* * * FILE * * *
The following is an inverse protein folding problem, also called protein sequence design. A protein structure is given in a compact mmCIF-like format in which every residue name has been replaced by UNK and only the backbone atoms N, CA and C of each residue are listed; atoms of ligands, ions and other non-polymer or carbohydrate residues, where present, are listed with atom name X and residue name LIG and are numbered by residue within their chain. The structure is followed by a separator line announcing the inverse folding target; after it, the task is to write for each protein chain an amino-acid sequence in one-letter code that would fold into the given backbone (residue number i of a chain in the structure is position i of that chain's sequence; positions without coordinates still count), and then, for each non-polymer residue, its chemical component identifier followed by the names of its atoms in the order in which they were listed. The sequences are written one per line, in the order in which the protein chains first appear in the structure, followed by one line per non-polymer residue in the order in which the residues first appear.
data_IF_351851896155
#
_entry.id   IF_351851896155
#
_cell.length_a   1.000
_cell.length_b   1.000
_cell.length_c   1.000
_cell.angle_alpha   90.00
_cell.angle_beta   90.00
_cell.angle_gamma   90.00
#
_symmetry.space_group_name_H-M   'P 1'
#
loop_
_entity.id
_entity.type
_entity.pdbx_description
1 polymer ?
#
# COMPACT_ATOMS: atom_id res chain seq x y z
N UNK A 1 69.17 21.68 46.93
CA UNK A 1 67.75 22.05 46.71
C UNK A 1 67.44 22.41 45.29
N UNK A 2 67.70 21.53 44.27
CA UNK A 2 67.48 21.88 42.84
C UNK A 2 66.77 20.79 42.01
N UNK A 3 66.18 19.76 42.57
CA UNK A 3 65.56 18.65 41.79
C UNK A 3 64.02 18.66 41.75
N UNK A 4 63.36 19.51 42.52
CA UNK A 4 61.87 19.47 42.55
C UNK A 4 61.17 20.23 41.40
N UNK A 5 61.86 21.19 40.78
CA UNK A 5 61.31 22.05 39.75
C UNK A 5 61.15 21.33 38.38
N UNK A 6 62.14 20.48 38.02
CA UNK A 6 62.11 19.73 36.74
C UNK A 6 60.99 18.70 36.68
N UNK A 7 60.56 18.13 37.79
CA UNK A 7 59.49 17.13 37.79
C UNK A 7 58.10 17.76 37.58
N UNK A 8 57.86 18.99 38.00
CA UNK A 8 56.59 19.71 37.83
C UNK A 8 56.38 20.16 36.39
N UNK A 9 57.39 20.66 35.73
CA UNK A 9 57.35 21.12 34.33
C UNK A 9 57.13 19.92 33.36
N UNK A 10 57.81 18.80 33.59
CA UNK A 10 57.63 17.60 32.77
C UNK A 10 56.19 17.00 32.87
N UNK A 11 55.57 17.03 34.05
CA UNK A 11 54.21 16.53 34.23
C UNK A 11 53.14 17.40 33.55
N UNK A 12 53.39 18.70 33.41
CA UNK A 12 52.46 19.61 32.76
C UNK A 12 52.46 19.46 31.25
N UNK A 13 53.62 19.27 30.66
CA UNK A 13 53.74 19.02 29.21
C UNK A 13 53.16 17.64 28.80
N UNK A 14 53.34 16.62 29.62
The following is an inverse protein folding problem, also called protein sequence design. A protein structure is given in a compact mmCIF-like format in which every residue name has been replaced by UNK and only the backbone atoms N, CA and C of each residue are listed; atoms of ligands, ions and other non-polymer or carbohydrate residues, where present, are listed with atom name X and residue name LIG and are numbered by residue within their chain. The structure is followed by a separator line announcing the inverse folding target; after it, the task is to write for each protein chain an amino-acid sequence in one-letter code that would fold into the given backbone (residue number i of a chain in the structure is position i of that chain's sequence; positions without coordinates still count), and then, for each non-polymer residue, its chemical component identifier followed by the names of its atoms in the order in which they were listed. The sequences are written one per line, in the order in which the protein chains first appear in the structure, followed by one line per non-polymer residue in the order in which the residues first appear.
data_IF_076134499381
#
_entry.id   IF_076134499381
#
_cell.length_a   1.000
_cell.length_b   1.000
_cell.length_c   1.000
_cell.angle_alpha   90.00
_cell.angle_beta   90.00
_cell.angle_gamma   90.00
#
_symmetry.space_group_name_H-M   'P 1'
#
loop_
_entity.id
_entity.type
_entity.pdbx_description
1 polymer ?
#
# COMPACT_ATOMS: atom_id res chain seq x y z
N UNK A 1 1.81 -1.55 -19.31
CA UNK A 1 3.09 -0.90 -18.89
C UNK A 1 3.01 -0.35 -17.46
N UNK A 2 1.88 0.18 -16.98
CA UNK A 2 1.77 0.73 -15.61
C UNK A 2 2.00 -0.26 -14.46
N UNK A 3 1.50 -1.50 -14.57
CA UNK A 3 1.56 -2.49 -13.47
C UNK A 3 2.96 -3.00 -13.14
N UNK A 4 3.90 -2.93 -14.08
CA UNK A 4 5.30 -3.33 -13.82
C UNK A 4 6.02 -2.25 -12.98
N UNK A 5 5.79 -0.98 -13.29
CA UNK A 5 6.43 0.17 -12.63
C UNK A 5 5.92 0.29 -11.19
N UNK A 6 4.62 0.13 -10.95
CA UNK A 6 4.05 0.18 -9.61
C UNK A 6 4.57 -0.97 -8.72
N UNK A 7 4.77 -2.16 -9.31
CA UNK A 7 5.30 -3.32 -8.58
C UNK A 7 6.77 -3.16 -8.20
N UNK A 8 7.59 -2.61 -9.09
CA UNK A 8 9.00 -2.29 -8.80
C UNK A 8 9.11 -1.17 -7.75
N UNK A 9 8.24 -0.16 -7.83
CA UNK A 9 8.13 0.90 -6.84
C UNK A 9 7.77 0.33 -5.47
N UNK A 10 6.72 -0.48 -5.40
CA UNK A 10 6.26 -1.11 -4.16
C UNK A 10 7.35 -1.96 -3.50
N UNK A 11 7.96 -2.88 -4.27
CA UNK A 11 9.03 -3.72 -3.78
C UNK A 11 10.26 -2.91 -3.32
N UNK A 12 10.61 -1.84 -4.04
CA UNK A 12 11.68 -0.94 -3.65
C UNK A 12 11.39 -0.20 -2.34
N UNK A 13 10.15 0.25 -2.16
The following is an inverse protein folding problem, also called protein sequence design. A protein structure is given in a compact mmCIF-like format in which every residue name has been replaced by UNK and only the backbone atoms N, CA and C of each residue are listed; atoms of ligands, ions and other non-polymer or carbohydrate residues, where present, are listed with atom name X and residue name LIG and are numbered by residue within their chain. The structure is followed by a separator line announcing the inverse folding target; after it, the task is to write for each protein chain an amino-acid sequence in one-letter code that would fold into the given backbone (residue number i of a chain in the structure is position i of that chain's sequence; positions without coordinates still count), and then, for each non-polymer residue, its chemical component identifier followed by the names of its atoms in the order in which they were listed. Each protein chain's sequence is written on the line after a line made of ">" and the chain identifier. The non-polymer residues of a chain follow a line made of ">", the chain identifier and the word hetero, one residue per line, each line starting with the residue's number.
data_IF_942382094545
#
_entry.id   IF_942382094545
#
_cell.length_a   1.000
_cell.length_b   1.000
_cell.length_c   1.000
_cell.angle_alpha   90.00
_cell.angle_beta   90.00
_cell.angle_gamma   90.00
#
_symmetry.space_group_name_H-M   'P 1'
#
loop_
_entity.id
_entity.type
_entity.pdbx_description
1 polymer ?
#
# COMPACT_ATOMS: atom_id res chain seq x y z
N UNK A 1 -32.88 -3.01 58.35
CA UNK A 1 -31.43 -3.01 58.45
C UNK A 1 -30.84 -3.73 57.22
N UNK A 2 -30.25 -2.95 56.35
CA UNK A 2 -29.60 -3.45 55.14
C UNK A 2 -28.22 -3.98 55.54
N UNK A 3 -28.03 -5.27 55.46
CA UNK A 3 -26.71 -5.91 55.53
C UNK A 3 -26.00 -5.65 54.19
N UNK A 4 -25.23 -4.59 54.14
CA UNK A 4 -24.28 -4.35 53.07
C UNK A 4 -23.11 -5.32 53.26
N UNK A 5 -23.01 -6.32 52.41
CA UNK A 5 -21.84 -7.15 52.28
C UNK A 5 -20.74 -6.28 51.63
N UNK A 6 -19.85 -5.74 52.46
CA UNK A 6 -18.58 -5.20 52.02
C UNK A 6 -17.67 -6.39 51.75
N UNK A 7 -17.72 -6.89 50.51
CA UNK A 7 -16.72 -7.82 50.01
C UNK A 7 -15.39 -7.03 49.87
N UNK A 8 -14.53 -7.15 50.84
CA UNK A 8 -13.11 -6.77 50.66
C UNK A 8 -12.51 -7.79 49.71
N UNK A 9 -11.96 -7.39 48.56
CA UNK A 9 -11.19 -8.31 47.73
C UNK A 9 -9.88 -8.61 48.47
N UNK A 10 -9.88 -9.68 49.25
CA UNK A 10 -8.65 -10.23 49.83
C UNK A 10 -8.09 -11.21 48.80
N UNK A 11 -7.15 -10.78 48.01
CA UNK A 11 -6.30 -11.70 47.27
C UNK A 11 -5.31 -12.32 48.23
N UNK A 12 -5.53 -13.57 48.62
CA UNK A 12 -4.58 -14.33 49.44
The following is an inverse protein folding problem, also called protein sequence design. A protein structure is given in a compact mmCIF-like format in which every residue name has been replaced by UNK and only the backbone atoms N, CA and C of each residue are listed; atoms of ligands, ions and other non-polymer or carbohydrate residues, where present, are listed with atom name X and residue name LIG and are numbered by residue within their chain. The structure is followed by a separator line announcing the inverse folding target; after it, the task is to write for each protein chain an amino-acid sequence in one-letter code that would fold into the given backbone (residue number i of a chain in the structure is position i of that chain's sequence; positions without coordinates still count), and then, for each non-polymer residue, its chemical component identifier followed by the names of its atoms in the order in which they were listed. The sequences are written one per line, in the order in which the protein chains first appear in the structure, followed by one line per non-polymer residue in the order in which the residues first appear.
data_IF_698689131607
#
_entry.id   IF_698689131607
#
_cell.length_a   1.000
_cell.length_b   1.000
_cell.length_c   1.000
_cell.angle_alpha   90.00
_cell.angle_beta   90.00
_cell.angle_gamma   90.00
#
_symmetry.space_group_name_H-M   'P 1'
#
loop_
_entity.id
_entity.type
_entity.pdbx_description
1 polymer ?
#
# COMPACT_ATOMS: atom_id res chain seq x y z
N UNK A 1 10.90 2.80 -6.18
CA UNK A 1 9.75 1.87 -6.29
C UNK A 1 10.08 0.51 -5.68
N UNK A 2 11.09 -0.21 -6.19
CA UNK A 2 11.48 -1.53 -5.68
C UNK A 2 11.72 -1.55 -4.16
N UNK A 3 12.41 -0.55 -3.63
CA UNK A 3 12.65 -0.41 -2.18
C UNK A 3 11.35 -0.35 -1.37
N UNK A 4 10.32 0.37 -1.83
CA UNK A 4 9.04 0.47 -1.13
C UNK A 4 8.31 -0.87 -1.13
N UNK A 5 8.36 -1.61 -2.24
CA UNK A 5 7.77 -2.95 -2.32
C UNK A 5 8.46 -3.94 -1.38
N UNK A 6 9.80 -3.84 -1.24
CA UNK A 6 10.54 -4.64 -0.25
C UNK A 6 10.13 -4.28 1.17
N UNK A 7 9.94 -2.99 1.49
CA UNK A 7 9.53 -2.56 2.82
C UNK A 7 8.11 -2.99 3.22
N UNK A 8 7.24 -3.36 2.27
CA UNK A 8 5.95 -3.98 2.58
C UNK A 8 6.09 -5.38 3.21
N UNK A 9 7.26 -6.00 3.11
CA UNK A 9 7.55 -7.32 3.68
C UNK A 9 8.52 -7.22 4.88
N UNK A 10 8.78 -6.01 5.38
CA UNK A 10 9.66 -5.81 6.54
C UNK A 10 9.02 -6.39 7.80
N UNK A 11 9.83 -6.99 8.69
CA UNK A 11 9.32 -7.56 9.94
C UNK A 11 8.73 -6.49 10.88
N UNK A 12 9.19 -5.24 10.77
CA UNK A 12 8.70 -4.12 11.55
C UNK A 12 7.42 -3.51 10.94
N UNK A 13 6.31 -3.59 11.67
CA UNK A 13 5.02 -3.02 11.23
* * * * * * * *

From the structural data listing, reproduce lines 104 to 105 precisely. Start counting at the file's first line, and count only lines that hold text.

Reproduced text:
N UNK A 8 7.59 -2.61 -9.09
CA UNK A 8 9.00 -2.29 -8.80